Peace talks began in Geneva, with the main rebel delegation threatening to boycott them unless the Assad regime allows humanitarian aid through to besieged areas and ends airstrikes. They also say they will boycot meetings with chief UN negotiator Staffan de Mistura in protest at continued Russian military action. According to the UN resolution (which Russia partnered) a cease-fire should coincide with peace-talks. The British foreign secretary Philip Hammond condemned Russia for continuing to bomb Syrians opposed to Assad even while it posed as a promoter of the peace process and took part in peace-talks.
A car bomb and two suicide bombs killed at least 71 people and wounded many others in a suburb of Damascus near the Sayyidh Zaynab shrine, a Shia monument. Isis claimed responsibility for the attack.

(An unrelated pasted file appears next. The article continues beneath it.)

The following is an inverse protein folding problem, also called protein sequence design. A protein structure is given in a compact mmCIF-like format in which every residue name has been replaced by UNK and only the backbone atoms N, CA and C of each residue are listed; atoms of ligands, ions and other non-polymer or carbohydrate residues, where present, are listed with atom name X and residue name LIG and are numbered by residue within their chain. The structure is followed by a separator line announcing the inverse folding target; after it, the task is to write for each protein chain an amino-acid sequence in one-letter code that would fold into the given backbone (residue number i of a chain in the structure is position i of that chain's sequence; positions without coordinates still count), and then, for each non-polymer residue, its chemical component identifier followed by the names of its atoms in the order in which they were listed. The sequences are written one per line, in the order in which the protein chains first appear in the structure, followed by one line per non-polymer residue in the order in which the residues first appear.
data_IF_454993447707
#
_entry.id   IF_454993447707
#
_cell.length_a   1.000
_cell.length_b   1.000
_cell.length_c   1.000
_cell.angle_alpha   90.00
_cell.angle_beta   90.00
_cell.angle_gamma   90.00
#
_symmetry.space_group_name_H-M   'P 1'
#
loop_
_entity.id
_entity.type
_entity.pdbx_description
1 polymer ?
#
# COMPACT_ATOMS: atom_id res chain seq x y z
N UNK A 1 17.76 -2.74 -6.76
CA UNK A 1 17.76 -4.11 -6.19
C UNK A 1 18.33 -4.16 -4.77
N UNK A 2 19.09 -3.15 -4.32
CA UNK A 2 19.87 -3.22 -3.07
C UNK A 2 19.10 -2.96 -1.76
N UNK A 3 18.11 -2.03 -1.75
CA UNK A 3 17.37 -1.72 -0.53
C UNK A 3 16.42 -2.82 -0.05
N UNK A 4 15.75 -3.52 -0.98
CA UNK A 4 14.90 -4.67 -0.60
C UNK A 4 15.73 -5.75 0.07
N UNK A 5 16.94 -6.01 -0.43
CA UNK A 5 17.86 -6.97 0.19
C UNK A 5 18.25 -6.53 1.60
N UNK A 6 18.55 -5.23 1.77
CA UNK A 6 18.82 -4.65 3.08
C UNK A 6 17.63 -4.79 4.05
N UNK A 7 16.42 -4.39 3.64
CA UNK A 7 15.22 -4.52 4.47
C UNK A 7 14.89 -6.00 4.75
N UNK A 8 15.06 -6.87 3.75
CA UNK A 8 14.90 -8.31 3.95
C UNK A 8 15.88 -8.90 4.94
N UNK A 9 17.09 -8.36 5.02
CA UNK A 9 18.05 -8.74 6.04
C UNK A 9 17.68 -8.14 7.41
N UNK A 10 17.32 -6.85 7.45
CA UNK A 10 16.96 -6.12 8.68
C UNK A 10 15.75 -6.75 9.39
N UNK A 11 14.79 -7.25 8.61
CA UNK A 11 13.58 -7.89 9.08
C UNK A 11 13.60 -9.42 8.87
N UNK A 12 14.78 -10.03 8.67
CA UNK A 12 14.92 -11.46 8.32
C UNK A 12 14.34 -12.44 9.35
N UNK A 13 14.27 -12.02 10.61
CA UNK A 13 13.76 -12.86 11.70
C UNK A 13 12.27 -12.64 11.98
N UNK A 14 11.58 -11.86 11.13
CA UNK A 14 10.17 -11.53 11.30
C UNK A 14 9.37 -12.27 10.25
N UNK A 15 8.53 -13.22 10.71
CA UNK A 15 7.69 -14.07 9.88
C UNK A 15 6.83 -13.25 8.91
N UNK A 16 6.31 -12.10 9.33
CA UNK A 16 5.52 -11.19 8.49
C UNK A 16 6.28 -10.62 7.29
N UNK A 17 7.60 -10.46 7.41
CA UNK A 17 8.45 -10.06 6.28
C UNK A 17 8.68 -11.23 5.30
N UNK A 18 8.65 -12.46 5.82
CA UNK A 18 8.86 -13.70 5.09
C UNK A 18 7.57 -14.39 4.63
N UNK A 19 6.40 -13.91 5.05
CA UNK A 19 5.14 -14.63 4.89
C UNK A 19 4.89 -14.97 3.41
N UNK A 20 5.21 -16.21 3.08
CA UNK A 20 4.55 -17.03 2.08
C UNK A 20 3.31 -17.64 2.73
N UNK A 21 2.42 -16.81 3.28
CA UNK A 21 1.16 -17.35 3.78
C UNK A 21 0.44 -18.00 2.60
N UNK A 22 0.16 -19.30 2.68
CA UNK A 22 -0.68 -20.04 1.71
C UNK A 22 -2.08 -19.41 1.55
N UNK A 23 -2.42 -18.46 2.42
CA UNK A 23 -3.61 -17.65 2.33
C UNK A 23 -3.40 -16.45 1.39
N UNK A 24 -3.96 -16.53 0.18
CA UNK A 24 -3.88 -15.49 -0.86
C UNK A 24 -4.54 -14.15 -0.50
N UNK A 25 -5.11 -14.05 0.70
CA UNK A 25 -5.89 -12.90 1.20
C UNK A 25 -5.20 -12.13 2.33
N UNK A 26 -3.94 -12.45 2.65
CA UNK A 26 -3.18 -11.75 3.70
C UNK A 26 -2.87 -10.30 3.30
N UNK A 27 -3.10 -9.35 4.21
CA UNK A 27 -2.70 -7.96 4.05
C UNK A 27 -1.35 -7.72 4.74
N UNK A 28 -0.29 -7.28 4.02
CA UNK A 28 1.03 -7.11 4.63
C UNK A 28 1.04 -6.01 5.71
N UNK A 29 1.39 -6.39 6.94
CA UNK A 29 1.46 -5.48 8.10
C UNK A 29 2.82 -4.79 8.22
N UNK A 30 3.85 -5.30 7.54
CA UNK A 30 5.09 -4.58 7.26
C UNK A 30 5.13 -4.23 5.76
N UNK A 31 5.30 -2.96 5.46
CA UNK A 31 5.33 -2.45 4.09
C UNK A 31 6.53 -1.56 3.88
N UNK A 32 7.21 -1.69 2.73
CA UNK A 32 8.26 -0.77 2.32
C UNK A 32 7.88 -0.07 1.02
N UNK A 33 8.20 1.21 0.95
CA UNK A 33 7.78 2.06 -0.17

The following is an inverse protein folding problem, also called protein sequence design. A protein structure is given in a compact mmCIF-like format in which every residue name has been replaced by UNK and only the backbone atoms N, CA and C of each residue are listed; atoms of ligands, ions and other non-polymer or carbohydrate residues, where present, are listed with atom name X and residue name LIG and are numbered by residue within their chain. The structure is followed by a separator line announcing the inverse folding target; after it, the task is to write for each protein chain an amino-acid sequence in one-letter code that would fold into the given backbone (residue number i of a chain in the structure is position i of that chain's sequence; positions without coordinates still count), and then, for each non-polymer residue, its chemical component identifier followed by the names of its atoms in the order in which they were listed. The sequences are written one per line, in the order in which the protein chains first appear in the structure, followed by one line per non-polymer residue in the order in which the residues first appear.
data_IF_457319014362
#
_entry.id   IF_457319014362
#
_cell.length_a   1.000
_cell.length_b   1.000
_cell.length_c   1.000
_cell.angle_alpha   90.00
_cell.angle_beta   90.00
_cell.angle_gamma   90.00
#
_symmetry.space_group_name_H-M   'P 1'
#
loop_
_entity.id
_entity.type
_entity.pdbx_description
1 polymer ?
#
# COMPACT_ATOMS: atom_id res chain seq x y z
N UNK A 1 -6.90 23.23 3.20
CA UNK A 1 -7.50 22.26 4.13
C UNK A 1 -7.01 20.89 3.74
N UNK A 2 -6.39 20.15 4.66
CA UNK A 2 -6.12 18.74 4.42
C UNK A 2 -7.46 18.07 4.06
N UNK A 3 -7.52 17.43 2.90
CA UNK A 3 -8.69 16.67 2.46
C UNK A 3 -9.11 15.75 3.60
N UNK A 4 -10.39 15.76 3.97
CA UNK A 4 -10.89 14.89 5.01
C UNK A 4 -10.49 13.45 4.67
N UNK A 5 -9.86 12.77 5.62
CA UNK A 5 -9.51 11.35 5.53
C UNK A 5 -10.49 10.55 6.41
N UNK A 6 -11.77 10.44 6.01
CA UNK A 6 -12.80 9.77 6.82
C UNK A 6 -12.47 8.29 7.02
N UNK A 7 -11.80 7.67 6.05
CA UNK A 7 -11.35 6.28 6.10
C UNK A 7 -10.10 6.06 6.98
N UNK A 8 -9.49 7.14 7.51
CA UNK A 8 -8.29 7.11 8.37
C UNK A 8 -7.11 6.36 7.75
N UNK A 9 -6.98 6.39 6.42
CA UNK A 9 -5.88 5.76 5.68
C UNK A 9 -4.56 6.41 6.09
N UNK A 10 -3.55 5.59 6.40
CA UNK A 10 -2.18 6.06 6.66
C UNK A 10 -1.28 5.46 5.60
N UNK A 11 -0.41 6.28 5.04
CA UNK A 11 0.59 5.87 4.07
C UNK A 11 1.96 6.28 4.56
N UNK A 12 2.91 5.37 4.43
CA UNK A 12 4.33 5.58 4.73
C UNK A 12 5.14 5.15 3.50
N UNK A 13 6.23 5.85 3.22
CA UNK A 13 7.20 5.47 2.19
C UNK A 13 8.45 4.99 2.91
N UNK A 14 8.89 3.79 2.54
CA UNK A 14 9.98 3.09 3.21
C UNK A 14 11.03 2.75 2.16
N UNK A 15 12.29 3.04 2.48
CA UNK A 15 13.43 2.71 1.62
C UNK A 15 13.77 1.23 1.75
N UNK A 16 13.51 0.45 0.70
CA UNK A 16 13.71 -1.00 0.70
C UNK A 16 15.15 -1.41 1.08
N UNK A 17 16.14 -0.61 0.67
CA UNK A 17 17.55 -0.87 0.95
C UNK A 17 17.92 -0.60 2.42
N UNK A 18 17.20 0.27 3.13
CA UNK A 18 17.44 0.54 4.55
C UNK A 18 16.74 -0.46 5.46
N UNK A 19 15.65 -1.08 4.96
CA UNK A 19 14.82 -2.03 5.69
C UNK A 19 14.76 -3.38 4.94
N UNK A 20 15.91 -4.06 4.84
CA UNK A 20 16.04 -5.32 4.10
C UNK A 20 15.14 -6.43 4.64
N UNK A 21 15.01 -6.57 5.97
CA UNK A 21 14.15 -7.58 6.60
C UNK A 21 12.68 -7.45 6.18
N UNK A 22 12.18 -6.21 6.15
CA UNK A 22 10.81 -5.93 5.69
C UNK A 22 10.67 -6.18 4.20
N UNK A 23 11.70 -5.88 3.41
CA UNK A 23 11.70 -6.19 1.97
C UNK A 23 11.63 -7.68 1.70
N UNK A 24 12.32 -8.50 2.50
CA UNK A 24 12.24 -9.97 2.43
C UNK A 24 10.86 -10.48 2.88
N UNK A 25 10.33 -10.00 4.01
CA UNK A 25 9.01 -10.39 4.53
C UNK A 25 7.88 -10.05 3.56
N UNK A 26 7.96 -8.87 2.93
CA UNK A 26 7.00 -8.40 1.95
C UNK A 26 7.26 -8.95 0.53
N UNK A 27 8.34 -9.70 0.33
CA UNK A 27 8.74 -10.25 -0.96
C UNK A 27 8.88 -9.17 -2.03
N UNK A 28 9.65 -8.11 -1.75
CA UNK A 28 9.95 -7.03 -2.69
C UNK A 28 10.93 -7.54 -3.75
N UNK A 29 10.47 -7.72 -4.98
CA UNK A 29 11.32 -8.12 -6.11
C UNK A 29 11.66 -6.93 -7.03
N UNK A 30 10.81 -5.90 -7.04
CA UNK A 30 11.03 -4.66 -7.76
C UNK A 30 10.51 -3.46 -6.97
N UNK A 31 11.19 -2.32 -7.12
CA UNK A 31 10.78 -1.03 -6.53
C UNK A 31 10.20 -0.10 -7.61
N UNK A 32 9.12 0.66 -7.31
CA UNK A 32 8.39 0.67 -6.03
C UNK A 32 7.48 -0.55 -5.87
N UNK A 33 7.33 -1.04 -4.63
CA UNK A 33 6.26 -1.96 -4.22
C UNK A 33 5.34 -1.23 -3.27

TANZANIA: A British helicopter pilot working for a conservation charity was shot dead by elephant poachers as he flew overhead to investigate their crimes.
THAILAND: A British tourist was killed by an elephant while trekking on Koh Samui island. He and his daughter were riding the elephant when it threw them off and then attacked him and its keeper.
TURKEY: An opposition party MP was jailed for 14 months for saying that Prime Minister Ahmet Davutoglu supported Isis.
USA: Police have arrested Ammon Bundy, the leader of the protesters against federal land-ownership who have seized Malheur National Wildlife Refuge in Oregon. The police made the arrest when they stopped a car in which a group of protesters were travelling to a meeting. One man was killed. Ammon Bundy is now calling on the other protesters to give themselves up.
In the Iowa caucus, Ted Cruz came in ahead of Donald Trump for the Republicans (with Marco Rubio in third place very close behind Trump). Hilary Clinton and Bernie Sanders were neck and neck for the Democrats. See Comment article.
A case of the zika virus was contracted in Texas, probably by sexual transmission; the victim’s partner has just returned from Latin America.
YEMEN: An Isis suicide car bomber killed seven people but failed to reach its target, the presidential palace.